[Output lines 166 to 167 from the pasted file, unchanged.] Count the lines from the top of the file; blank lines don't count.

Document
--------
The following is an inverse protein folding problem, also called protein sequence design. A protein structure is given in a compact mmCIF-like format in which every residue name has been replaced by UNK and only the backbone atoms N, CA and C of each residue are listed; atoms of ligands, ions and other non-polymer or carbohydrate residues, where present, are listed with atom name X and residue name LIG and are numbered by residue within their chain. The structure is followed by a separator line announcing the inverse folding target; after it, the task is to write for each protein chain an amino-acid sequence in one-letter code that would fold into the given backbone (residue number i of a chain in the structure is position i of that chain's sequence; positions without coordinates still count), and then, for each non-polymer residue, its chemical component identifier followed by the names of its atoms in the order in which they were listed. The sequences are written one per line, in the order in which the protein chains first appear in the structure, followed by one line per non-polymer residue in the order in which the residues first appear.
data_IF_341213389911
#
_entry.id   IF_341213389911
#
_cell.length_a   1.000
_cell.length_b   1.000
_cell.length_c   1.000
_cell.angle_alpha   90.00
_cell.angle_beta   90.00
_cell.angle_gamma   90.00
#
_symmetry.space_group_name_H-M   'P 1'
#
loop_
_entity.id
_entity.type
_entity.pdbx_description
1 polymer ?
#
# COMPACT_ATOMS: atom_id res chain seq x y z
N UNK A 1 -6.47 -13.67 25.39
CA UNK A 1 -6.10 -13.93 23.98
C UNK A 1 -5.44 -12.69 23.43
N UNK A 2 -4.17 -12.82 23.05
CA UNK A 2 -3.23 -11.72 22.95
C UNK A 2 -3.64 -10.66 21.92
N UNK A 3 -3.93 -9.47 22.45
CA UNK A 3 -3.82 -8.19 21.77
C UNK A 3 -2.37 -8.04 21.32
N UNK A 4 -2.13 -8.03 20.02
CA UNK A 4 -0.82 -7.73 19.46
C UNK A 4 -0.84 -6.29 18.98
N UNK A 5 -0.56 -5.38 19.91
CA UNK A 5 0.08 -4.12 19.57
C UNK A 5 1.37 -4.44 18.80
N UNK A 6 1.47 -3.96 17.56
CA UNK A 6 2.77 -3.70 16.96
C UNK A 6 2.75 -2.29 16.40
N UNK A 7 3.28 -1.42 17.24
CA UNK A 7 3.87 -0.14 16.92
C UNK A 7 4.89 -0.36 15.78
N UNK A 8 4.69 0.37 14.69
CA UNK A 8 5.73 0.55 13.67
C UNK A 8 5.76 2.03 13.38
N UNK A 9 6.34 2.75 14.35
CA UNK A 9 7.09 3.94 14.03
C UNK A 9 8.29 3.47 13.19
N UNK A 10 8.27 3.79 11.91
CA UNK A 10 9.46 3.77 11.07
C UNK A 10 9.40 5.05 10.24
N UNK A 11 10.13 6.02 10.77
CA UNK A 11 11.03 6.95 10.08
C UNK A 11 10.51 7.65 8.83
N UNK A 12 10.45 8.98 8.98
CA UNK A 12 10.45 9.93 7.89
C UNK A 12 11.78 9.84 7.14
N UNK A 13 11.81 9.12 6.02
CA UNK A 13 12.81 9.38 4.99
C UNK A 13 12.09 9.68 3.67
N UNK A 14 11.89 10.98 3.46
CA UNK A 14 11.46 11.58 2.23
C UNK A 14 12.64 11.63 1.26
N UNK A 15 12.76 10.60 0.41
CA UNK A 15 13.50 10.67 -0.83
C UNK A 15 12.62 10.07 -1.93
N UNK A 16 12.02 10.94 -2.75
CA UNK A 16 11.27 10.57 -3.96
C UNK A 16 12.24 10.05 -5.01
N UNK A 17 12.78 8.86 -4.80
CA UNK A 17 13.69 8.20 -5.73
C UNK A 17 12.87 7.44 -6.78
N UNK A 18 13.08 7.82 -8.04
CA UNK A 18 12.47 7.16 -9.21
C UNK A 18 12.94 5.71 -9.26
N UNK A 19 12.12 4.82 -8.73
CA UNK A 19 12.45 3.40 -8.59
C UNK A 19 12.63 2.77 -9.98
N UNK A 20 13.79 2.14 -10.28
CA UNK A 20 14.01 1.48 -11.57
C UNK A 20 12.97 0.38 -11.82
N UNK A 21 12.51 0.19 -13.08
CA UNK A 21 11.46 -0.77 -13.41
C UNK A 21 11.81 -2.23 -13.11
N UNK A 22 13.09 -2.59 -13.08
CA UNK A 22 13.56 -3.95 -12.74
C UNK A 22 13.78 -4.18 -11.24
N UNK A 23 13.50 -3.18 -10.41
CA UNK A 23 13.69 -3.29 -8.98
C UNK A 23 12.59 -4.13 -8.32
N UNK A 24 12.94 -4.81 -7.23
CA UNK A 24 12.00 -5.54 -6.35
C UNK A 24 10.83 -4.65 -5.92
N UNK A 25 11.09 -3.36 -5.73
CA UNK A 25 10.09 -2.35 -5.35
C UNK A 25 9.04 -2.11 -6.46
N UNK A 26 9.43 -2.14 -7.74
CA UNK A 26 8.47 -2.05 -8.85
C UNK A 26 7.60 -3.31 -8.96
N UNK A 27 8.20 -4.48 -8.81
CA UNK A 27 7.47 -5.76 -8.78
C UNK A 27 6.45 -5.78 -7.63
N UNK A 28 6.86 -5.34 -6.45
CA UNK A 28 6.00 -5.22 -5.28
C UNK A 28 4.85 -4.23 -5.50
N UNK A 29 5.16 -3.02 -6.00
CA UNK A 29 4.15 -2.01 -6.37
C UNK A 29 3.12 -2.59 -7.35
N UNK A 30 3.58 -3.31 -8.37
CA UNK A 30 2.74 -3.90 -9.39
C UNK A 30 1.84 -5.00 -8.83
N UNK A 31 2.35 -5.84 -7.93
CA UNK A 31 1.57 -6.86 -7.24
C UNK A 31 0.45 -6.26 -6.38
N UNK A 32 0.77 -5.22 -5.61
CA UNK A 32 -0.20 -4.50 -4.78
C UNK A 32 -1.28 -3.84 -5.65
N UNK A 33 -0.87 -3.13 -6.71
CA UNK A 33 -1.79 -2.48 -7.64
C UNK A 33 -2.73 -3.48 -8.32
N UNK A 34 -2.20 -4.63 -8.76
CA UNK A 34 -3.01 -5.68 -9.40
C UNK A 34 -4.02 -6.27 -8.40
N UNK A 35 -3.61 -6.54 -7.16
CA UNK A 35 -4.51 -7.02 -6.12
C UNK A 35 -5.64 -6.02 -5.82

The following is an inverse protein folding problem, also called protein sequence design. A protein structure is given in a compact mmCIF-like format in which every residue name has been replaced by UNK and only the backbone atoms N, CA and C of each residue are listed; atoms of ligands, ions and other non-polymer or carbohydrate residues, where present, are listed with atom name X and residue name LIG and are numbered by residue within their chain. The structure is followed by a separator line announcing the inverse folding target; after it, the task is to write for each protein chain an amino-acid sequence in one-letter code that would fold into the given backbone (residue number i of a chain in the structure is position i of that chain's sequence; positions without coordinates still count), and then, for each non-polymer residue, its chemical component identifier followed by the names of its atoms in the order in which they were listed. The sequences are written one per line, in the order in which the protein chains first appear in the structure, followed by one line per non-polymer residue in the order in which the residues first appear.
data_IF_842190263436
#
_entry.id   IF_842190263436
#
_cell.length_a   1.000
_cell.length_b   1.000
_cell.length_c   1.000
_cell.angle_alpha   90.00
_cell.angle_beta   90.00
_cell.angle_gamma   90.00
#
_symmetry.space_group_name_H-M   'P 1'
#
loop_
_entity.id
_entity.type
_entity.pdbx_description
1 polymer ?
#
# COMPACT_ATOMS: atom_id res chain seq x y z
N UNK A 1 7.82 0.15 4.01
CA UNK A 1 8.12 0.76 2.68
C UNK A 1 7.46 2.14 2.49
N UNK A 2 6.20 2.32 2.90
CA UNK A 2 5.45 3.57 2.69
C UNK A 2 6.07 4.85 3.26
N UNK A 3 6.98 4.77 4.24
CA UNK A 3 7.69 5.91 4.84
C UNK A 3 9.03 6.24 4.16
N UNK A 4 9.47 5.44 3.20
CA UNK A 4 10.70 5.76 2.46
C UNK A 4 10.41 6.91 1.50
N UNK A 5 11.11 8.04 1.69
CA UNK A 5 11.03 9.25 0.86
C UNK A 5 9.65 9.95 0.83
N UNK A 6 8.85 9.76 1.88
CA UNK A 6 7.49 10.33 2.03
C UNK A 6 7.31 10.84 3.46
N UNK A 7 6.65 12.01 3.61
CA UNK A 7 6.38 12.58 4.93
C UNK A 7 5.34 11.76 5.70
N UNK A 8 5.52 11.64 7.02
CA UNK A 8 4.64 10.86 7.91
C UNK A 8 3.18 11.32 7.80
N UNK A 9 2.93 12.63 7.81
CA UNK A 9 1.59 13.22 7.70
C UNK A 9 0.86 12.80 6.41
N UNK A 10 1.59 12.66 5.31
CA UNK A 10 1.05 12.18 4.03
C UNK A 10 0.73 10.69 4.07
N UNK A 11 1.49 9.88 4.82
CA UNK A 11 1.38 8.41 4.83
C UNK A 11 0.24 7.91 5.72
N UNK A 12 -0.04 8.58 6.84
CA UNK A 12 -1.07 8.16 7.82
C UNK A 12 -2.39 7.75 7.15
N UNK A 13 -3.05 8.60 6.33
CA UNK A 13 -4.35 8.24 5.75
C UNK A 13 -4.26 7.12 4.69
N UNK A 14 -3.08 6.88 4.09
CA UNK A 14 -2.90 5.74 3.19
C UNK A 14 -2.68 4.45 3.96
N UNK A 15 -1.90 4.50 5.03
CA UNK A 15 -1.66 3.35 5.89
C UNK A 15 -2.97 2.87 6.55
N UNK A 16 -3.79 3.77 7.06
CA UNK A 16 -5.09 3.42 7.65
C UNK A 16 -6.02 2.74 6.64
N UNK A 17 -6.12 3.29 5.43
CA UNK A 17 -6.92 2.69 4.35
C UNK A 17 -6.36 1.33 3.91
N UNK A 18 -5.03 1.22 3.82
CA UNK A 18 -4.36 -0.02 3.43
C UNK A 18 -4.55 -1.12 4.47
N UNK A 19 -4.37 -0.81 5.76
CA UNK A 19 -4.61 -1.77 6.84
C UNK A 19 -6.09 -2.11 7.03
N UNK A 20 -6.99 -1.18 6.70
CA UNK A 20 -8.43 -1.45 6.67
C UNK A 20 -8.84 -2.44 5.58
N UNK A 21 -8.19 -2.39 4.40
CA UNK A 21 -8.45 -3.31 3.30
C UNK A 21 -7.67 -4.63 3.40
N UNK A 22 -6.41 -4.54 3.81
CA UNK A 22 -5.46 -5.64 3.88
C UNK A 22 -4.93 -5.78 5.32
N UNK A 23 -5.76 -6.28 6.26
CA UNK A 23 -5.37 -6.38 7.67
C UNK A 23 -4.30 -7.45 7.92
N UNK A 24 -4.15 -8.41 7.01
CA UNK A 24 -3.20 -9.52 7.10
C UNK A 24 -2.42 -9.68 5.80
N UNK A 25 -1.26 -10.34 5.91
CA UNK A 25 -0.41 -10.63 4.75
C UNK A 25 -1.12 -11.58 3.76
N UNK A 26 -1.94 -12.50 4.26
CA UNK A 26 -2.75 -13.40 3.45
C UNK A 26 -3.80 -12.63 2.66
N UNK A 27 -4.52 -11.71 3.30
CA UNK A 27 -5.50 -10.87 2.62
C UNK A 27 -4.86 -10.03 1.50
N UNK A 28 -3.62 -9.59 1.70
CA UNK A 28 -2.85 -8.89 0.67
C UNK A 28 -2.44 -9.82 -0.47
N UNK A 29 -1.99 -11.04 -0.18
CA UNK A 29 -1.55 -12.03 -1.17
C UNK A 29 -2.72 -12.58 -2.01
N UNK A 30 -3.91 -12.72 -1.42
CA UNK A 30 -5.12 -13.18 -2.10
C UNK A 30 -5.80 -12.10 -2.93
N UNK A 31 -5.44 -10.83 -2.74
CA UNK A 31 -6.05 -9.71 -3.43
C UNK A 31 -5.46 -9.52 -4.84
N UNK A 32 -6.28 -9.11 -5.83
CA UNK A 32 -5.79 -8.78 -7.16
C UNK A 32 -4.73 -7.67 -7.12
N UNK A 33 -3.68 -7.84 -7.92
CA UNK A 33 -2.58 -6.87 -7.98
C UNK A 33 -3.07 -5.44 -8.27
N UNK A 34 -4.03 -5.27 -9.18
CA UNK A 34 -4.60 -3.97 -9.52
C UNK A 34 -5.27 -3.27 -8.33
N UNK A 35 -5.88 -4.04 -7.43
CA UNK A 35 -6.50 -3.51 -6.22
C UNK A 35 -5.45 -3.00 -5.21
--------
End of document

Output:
N UNK A 7 6.65 12.01 3.61
CA UNK A 7 6.38 12.58 4.93